Drawing Confidence

People who identify themselves as ‘non-creatives’, commonly insist that, “I can’t draw.” It’s like they see drawing as the deciding factor if you’re creative or not. The truth is, drawing is a skill that you can learn and improve through practice and good mentorship. The same goes for other things you want to pursue out there.

“Courage is only the accumulation of small steps”
— Gyorgy Konrad

From Fear To Joy

Have you ever done something important in your life for the first time? I’m sure you felt nervous & maybe a bit scared. But once you have broken through and emerged safely to the other side, you’ll feel the exhilaration. You will feel like doing it again. Just like a kid’s first time to go down a slide. Or maybe do a random skydive like this guy:


Spark: From Blank Page to Insight

Cultivate A Creative Spark

Where do innovative ideas & creative solutions come from? Is it something you’re born with already? Well, it’s definitely something that one could develop & cultivate over time. And here are some tips to get you started:

  1. Choose Creativity 
    First, one has to be conscious of deciding that you want to be creative. And please stop saying “I dunno man, I’m just not the creative type”.
  2. Think Like A Traveller
    Observe and be curious. Ask questions like a kid. Look with a pair of fresh eyes on the places you pass by. Always adapt a beginner’s mindset in everything you do.
  3. Engage Relaxed Attention
    When we daydream, we’re in a state of rest where we are temporarily detached from our current surroundings. It is interesting to think that what we experience is just painted from our imagination. The brain sparks great ideas when it is not stressed. Which is why when you’re stuck on solving a problem, you tend to take a step back and come back with a fresher perspective.
  4. Empathize With Your End Users
    By putting yourself in your users shoes, you now have a better perspective of what they’re thinking & feeling. And this would greatly help you in the design decisions you make.
  5. Do Observations In The Field
    You can invite all experts in a room and each of them will always have a say. What you think is true and what is actually true is something you need to define. And a validated observation trumps over an expert opinion.
  6. Ask Questions, Starting With ‘Why’
    When you ask why — you are able to understand the deep-seated reasoning behind the intentionality of the way things are. Why is it designed that way? Why do people behave that way?
  7. Reframe Challenges
    Sometimes, we’re too focused on giving the perfect answers when all we need to actually do is ask the right questions.
  8. Build A Creative Support Network
    Its becomes a lot easier when you also surround yourself with like-minded individuals. Get out. Join meetups. Attend creative conferences and workshops.
After following the tips above, you should be getting creative sparks in your mind by now 💥

Leap: From Planning to Action

The “Do Something Mindset”

People who possess creative confidence are individuals who live in an active voice. They do not just free flow and say “that’s just how things are” or “that’s just the way it is”. They question and think in statements of “How might we”. They know the perfect plan does not exist so they do with whatever resources they currently have, build MVPs and quickly validate their assumptions. Their assumption may not always be correct, but at least they are optimistic enough of their ability to experiment and push even further.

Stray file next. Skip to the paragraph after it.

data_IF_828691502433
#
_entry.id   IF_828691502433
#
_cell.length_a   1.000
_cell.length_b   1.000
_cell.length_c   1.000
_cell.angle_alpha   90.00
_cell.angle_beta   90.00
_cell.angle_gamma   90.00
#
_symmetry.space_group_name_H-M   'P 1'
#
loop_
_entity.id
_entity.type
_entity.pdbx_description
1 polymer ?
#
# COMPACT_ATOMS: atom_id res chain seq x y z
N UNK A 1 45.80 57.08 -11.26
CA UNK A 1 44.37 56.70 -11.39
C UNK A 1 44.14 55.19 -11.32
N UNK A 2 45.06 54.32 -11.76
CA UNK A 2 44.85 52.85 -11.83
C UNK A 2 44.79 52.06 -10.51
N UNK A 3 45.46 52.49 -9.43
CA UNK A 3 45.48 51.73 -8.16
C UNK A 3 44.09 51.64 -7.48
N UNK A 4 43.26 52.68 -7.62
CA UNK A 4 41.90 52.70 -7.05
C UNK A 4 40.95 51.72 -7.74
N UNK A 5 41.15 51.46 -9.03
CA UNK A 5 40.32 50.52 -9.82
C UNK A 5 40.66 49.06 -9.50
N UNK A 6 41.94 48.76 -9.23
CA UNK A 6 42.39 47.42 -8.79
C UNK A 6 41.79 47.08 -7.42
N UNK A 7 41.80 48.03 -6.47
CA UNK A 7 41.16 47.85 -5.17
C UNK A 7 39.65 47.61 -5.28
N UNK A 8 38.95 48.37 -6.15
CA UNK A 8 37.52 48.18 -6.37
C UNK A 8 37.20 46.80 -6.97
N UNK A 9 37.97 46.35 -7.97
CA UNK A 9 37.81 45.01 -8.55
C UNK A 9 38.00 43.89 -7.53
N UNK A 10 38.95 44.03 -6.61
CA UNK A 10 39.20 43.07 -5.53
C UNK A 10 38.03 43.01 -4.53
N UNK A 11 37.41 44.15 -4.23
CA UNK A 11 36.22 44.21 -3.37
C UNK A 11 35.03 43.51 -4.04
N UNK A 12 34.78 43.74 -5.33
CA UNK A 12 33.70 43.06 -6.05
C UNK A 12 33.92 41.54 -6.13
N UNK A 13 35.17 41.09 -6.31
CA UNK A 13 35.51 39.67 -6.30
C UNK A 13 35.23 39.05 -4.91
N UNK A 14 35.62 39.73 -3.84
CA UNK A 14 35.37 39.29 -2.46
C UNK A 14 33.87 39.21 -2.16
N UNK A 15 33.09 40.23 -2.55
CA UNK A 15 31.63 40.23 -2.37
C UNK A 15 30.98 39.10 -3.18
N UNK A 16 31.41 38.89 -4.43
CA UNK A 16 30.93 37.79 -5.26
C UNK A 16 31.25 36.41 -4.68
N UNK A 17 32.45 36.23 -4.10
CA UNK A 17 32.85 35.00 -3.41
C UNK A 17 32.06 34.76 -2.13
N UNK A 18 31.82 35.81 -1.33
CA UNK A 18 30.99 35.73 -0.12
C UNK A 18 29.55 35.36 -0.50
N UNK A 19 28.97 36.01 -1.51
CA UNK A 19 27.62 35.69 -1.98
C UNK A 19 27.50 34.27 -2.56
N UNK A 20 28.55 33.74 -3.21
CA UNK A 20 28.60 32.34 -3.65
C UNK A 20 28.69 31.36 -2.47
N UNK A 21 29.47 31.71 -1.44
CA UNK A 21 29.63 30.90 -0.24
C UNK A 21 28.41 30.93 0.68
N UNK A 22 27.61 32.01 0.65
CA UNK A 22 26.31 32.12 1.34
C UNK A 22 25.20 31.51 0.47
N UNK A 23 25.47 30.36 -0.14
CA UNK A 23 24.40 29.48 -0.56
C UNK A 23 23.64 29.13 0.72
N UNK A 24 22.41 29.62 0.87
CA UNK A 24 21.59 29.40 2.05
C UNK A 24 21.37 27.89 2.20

Stop Planning And Start Acting

It’s hard to be the ‘best’ right away, so commit to rapid and continuous improvements. Small iterative changes make huge impacts over time. So try not to be perfect; rather, be consistent.

Art & Fear

If you want to make something great, you just need to start making. Don’t let your inner perfectionist slow you down. Don’t get ready, get started. Procrastination = Resistance. If you have trouble getting started you can:

  1. Get Help
  2. Create Peer Pressure
  3. Gather an Audience
  4. Do a bad job
  5. Lower the stakes

User Constraint to Fuel Creative Action

Creative constraints

  1. Tackle a ‘doable’ piece of the problem
  2. Narrow the goal
  3. Create a milestone

Seek: From Duty To Passion

Look for your ‘flow’ that creative state in which time seems to slip away and you are completely immersed in an activity for its own sake.

Make A Change

Think aloud the overlaps between your personal passion & workplace options. Learn new skills.

Teams: Creatively Confident Groups

Once you’ve unlocked your very own creative confidence you might be ready to take on some challenges in the world. But a huge scale mission might require a collective effort.

“If you want to go fast, go alone. If you want to go far, go together.”
The Design Team @ Symph 🔥

Next: Embrace Creative Confidence

Now that you’ve reached this part of the article, it’s time to get out there and apply what you’ve read. Being normal is overrated. Tap on your inner creativity and become extraordinary. The best way to exercise your creative muscle is through small actions at a time. It all starts with you.

“Through effort, practice, and continuous learning, you too can reimagine your life and career once you embrace creative confidence”
— Tom & David Kelley

Thanks for reading! If you enjoyed this, you might wanna check out my other book reports lol. 👾